Business Trends: Past, Present, and Future
Tuesday, March 15, 2016
by Tom Grandy
One of the few things in life that you can count on is change. You don't have to like it, or even embrace it, but it's sure to happen.
I'm confident many of you are familiar with the book, "Who Moved My Cheese?” by Spencer Johnson. There were four characters: two mice named “Sniff” and “Scurry,” and two little people named “Hem” and “Haw.” The four characters live in a maze (which represents environment) and their activity is to look for cheese (which represents their life’s happiness and success). It's a wonderful story about the change that takes place when, one day, the cheese has been moved and how the four characters handle it. If you haven't read it, I strongly suggest you do!
I have noticed a lot of changes and trends over the past 27+ years of providing business training for contractors. However, there are also some things that really haven't changed all that much. Let's talk about both.
Changes and Trends
• Flat Rate Pricing - More contractors have made the shift to flat rate pricing. Although the numbers are growing, our industry is still a long way from where the automobile industry is. The auto industry has fully embraced flat rate pricing to the point that it's difficult, if not impossible, to find a shop of any size that still charges by the hour. Even 25 years into the program I still find 30% to 50% of my class attendees are NOT on flat rate yet. Those who have embraced flat rate pricing are trending more and more away from physical books in favor of programs that work on their iPads and Smartphones.
• Financing - What made Sears famous? Financing! Sears found out that people will buy almost anything if they can pay $25/month...no matter how long it may take to pay it off. With our debt-ridden economy – where most people have huge credit card debt and little cash – offering financing is becoming a must. Offering choice, while providing a way to comfortably pay for it (financing), is increasing the closing rate for companies across the country.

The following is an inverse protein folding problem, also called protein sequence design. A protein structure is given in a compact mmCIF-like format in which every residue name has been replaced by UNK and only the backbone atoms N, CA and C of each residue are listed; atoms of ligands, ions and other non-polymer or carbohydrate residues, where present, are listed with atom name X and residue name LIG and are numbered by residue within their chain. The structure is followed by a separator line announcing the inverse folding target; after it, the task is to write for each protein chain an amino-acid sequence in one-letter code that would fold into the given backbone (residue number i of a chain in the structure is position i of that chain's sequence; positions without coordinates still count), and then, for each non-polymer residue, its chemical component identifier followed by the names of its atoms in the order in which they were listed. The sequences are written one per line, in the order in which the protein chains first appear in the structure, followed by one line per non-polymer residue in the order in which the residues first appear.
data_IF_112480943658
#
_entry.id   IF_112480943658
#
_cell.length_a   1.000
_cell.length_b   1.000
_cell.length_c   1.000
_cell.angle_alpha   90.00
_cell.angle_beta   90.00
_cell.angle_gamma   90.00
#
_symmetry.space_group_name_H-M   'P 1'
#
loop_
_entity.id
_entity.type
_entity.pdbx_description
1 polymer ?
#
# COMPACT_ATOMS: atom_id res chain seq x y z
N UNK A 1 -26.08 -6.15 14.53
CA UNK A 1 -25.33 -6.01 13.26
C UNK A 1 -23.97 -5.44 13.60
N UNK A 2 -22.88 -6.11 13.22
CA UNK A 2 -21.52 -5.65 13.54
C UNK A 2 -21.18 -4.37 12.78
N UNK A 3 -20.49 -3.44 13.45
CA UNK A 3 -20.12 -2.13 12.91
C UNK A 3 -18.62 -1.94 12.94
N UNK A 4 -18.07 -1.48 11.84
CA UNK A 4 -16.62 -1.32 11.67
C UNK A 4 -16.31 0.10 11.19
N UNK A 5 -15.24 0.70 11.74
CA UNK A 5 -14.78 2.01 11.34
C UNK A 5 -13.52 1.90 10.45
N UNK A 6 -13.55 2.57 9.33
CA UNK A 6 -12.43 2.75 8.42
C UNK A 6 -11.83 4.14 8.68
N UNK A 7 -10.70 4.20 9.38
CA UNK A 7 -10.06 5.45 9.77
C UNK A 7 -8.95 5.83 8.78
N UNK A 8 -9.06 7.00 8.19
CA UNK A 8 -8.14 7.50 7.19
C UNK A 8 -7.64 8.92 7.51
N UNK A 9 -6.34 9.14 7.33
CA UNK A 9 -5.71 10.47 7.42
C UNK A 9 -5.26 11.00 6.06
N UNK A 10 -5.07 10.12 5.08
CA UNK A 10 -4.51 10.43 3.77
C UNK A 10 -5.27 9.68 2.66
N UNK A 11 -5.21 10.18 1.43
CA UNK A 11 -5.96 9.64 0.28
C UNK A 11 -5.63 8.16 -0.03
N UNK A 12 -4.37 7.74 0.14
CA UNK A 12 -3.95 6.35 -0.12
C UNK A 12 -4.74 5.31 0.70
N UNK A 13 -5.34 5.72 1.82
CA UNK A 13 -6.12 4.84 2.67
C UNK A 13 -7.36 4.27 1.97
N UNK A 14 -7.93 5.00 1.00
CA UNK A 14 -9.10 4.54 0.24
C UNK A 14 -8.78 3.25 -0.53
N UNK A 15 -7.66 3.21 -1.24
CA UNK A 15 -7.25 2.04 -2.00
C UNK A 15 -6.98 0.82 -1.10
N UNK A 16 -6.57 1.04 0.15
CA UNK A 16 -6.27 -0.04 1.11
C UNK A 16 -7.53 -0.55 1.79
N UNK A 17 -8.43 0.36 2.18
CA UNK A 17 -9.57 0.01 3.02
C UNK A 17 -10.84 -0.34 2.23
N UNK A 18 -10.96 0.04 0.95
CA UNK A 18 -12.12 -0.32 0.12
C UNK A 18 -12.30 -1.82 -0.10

• Technicians’ Pay and Benefits - Our nation runs on the economic principle of supply and demand. When demand is high and supply is low, the price goes up. Our industry has a huge shortage of qualified technicians, so the results are predictable. The pay and benefits required to hire, and retain, technicians has risen substantially. In case you haven't noticed, the problem is getting worse, not better. Top quality technicians can make a really nice living in our industry; however, things will not change until we, as contractors, force the issue. We must promote working within the trades industry as a viable option for our young people. That means overcoming the loud voices of those who promote college as the only way to get ahead in life. That means getting involved within the local school systems.
• Technology - Technology is changing everything, including the world of contracting. Paper time sheets, verbal dispatching, flat rate pricing, sales presentations, and marketing literature are all leaving paper behind. iPads and smartphones are commonplace. As the cost of technicians increases in both pay and benefits, the cost of non-billable time becomes more and more expensive, as well. The proper use of technology can help minimize that cost.